West Virginia faces thicket of experienced Big 12 teams
A detailed survey of West Virginia’s basketball roster shows a long list of players who helped the Mountaineers to a 25-10 record and NCAA tournament wins over Buffalo and Maryland.
However, that long list of experienced players hasn’t prompted any stares or second glances from the rest of the teams in the player-rich Big 12 Conference.
That’s because Kansas has four starters returning, Oklahoma has four starters from last season, Iowa State brings back another four starters and so does Texas and its new coach Shaka Smart, who was a Virginia Commonwealth last year.
How much will the Mountaineers miss Juwan Staten and Gary Browne from last season’s back court?
Even as he prepares for another season with his pressure defense as his best weapon, will Bob Huggins find a useful point guard when the fullcourt defense doesn’t rattle Kansas, Iowa State or Baylor?
Huggins has guards enough to interchange them almost like hockey teams changes lines.
From last year’s team are Jevon Carter, Daxter Miles, Tarik Phillip and Jaysean Paige. A point guard has to be able to make free throws to be useful in a game’s last minutes. Miles made 53 percent of his free throws and Paige also made 53 percent of his foul shots.
New to this year’s roster are 6-foot-2 Teyvon Myers from Williston State and 6-foot freshman James Bolden.
The West Virginia front court also has some interchangeable players, but the one player who must stay healthy and be consistently productive is center Devin Williams.
Jonathan Holton is usually instrumental in making the fullcourt pressure a thing of West Virginia beauty. But his constant foul problems limited his effectiveness in too many games in 2014-15.
Expected to be among the Mountaineers’ leading scorers and rebounders is 6-foot-8 freshman Esa Ahmad.
Huggins will play 6-foot-9 Nathan Adrian even though he made a stunning 17 percent of his many three-point field goal tries.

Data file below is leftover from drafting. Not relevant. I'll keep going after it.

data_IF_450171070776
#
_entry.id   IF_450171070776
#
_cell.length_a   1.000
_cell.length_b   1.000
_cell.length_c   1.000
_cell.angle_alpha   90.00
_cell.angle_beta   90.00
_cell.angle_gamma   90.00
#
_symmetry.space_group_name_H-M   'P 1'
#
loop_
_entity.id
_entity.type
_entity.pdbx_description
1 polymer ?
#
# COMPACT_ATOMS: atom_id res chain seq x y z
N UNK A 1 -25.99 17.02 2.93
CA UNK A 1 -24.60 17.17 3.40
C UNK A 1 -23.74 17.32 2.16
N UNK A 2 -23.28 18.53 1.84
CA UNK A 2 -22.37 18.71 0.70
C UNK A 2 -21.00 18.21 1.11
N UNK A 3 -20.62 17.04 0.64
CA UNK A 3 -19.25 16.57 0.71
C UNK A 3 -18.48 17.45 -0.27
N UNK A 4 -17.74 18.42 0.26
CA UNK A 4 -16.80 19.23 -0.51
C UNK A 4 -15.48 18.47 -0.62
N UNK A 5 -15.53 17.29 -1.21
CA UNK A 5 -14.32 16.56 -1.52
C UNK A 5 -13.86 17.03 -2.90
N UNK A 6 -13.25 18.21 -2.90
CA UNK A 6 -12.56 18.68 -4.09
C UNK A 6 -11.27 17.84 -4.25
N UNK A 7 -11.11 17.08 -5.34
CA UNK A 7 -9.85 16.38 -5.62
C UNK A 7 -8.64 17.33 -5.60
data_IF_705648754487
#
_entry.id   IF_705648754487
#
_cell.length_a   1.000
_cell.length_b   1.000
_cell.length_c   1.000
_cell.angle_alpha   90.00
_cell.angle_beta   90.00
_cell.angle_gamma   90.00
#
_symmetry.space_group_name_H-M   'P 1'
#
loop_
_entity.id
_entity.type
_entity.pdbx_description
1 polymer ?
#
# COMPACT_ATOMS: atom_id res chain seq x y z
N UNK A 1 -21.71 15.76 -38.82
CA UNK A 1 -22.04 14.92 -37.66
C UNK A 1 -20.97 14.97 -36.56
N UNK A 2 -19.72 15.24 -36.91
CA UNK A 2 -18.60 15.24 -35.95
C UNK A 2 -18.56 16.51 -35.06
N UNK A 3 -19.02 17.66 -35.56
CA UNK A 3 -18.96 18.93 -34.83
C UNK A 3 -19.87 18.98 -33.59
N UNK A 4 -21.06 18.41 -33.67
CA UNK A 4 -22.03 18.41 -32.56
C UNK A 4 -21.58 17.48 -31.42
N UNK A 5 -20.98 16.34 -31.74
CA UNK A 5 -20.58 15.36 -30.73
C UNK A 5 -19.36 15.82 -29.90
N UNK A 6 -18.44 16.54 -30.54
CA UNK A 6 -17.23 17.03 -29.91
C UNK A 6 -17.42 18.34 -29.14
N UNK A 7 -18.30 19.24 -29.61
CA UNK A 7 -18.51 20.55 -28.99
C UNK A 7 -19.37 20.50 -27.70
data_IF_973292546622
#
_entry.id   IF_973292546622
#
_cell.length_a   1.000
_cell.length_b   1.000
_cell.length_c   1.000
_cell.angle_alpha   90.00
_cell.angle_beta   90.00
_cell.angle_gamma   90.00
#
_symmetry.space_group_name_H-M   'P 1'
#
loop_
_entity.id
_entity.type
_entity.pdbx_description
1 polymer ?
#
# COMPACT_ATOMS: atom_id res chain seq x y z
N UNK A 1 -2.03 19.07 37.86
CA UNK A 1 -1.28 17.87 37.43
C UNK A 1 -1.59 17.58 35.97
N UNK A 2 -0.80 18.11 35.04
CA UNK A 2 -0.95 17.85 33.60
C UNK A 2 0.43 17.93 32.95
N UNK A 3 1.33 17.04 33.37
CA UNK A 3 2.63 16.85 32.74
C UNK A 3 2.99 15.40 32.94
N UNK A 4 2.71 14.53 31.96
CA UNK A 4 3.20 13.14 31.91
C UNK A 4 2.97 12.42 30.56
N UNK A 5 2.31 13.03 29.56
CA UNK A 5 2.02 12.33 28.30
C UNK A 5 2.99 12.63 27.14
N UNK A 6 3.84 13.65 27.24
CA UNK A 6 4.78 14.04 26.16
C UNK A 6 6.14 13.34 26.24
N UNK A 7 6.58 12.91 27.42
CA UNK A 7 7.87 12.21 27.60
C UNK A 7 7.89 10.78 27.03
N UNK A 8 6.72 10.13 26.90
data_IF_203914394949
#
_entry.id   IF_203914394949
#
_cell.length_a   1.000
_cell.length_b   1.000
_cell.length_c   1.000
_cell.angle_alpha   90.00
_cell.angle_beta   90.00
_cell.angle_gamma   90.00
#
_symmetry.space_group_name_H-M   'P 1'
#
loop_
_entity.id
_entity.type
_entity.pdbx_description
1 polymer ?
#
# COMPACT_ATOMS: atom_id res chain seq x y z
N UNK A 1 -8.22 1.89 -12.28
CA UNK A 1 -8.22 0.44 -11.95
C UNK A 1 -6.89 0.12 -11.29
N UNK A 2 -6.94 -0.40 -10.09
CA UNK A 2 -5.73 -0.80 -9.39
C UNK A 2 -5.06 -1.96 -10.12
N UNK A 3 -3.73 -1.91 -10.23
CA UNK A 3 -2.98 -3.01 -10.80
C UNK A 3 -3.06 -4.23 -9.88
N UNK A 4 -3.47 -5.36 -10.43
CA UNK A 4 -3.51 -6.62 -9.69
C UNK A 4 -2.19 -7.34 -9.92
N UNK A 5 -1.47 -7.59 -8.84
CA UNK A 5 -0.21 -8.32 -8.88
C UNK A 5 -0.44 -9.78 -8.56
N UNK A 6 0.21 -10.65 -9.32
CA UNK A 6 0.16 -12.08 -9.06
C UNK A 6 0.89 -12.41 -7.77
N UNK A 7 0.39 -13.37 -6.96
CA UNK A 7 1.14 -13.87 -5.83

Elijah Macon is another 6-foot-9 player who has trouble scoring and staying out of foul trouble.
Another new possibility is 6-foot-8 freshman Lamont West, but he won’t be in the top nine in Huggins’ player rotation when the season begins.
Brandon Watkins is a junior, but his contributions have always been minimal.
West Virginia’s pressure will be its trademark. The defense will ruin some of the lesser teams on the schedule, and it will wear on the better teams that are not as deep as the Mountaineers.
Williams scored over 11 points a game and averaged eight rebounds. Cater scored eight points a game and both Holton and Miles scored seven points a night.
If a reliable point guard isn’t found, then conference teams may just show West Virginia a man-to-man defense. If there is some constant success at point guard, then teams will try a zone defense to see if Adrian can make more than 17 percent of his long-range shots.
As is usually the case with West Virginia teams, their free throw accuracy in the last minutes will win or lose some conference games.
The most interesting of the non-conference games are against Virginia in New York City and against either San Diego State or California in Las Vegas.
The Big 12 schedule begins on January 2 at Kansas State and right back on January 4 at Texas Christian.
West Virginia had 25 wins and was 11-7 in conference games.
But it lost the final game in the NCAA tournament when Kentucky paid no attention to the pressure defense and ran away to a 78-39 win over the Mountaineers.
Huggins can use up to 12 players per night in the early season. But when the Big 12 schedule comes he will need somebody to score in a halfcourt offense and somebody to make free throws both on the road and at home.
Pressure defense won’t beat the better teams.
But it will maul some of the lesser lights.